Middle School Offers Girls Shapewear In Offensive Letter About Girls And Body Image


Sometimes I want to chuck my phone at a wall when I read the news. But alas…the dumpster fire of cray smolders on.

This week in I-Couldn’t-Make-This-Sh*t-Up-If-I-Tried, a mom in Mississippi took to Facebook to share a picture of an outrageous letter that was sent home to parents asking if their emotionally insecure daughters would like some shapewear to help them feel better about their bodies.


Because apparently conforming a growing child’s body to impossible beauty standards is the answer? WTF?

Photo Credit:Ashley Wells Heun

Ashley Wells Heun posted the now-viral image of a letter from Southaven Middle School that was sent home with her eighth-grade daughter with this caption: 

So this is what my 8th-grade daughter brought home from school today.

I am beyond pissed, though I’m not sure if I’m more pissed at the fact that they had the ‘balls’ to send this home or the VERY IGNORANCE of the ‘counselors’ at the school,” Heun wrote in her caption.

So you begin this masterpiece detailing how damaging a negative body image is for girls, how the stress of conforming to an impossible perceived image can adversely affect their mental health, and then OFFER TO GIVE THEM SPANX SO THEY CAN BETTER FIT THE PERCEIVED IMAGE?!?

What. The. Very. F@$&.

How, in the hell, are you promoting a positive body image by saying

here, you’re too fat. You need shapewear to make you ‘look thinner.’

Are you freaking kidding me?This isn’t over. I will be composing a few emails now…”

And when you read the letter, you’ll think it came right out of the 1950s.

Photo Credit: FB/Ashley Wells Heun
The letter starts off with a bizarre showing of concern for how girls perceive themselves but then offers parents an order form to get some shapewear sent to their child.

“Body image is a perception of one’s body, and simultaneously, a measure of one’s attractiveness,” the letter begins.

“Female body image is a product of personal, social and cultural experiences, and often emerges as a desire to adhere to an ‘ideal’ body shape.”

The letter bangs an interesting left by diving into all the reasons why the authors of this piece of trash letter are focused on girls and not boys because apparently, boys don’t suffer from insecurity to the extent that girls do? 

“Girls with a positive body image are more likely to have good physical and mental health. Girls with negative thoughts and feelings about their bodies are more likely to develop certain mental health conditions, such as eating disorder and depression,” the letter states.

“Researchers think that dissatisfaction with their bodies may be part of the reason why more girls than boys have depression.”

Holy shit, are you kidding me? Perhaps teaching girls how to empower themselves through body acceptance no matter what their size is a better tact than telling girls they will suffer from mental illness if they don’t wedge themselves into frigging shapewear.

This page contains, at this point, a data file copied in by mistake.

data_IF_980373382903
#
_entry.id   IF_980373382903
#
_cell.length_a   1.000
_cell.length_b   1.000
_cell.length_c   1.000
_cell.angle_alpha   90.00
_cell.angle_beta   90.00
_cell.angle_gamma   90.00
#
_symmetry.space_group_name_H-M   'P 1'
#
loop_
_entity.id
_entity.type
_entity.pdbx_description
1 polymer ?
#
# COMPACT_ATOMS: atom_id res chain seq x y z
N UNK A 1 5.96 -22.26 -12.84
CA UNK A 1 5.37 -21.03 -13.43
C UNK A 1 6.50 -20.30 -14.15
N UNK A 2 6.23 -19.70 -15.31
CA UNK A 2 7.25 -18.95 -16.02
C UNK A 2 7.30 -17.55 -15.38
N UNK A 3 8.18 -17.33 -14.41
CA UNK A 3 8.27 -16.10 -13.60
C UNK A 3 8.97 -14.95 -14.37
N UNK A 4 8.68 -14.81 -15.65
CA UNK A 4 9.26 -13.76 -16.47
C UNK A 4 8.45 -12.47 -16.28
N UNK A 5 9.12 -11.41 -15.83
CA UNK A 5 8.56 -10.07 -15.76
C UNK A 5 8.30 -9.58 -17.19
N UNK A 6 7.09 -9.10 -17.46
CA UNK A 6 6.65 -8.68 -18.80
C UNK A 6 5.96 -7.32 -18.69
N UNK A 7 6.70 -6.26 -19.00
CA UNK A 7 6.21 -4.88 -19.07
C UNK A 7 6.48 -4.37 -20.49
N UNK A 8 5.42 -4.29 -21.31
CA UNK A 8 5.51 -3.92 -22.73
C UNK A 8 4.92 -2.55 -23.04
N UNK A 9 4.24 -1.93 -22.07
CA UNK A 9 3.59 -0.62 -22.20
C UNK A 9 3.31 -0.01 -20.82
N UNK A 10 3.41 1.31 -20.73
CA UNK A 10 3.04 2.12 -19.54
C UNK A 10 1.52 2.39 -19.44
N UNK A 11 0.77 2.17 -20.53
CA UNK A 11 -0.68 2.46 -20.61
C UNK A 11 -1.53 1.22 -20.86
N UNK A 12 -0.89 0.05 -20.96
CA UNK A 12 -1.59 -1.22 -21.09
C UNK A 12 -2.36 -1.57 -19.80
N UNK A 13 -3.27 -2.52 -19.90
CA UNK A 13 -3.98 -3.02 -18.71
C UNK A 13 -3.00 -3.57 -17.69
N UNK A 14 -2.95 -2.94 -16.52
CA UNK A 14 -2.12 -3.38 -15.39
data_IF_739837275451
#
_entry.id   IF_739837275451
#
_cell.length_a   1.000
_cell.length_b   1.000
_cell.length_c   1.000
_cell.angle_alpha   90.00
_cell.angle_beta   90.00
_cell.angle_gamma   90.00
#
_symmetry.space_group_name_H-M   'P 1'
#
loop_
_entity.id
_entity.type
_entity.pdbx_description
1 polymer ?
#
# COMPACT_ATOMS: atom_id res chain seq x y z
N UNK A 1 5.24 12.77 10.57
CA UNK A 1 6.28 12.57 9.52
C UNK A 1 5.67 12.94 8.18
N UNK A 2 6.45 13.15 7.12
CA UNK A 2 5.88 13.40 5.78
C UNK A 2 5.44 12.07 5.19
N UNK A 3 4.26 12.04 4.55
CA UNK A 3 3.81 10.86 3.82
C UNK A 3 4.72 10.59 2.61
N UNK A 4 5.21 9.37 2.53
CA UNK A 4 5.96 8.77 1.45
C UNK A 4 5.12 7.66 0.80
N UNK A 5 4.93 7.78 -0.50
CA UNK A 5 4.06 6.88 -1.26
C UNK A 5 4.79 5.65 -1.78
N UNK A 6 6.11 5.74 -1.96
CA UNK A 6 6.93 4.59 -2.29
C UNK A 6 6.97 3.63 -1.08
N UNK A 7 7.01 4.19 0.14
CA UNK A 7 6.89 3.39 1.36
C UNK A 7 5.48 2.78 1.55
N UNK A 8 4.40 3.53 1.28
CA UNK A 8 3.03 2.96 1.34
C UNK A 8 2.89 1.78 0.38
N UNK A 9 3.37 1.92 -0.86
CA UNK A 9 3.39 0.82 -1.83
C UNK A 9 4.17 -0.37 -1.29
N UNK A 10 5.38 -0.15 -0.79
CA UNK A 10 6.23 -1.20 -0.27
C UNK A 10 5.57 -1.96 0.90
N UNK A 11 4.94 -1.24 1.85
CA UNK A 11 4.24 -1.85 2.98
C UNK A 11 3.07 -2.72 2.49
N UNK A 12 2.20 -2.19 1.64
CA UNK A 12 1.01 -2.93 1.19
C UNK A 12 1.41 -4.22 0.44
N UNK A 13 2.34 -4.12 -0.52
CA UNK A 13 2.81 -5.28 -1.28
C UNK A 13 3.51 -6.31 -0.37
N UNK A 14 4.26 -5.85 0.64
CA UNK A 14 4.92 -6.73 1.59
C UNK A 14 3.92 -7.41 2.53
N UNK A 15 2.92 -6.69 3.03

“I decided words and social media is a good tool and I would use that to rally the troops to change this and to really let the school know how exactly tone-deaf it was,” Heun, told TODAY during an interview.

As you can imagine, Heun’s post quickly made the rounds on social media, which may have been what caused the school to abruptly change its plans.

But the responses in Heun’s comment section were mixed.

One person wrote that idea wasn’t actually all bad and pointed out that it may have been the girls themselves who asked for help. 

Another mom was understandably furious, as were many commentators, and pointed out that counselors should be supporting students and not making their issues worse.

Pam White wrote, “This is truly unbelievable!! Counselors are there to help, not add fuel to the fire!

But not everyone agreed, for the most part, folks in the comments section saw this letter for what it was; an ugly attempt to control young girls’ bodies.

One person wrote,

“the fact that they sent this with the girls is ridiculous.”

She goes on to say that this type of communication could have been sent directly to the parents via email and she wondered aloud how a student reading a letter like this could do more harm than good. 

According to TODAY, the school principal personally apologized to Heun and then made a public statement ending the program to hand out shapewear to still developing girls. 

The DeSoto County Schools’ assistant to the superintendent, Lauren Margeson told TODAY,

“The district has been made aware of the parental permission form sent to parents by Southaven Middle School.” Adding that “district officials understand how this type of information causes serious concern from parents.”

Can we please all agree that girls – and boys, and individuals who identify as other genders, don’t need schools trying to tell them how to present their bodies?

Can we also agree that in 2022 that while we’re finally talking about mental health in a public way that we make damn sure to include kids?

These girls don’t need offensive letters being sent home to address their attractiveness.

They need grown-ass adults in the room advocating for healthy emotional and mental health by teaching them the tools to self-empower. 


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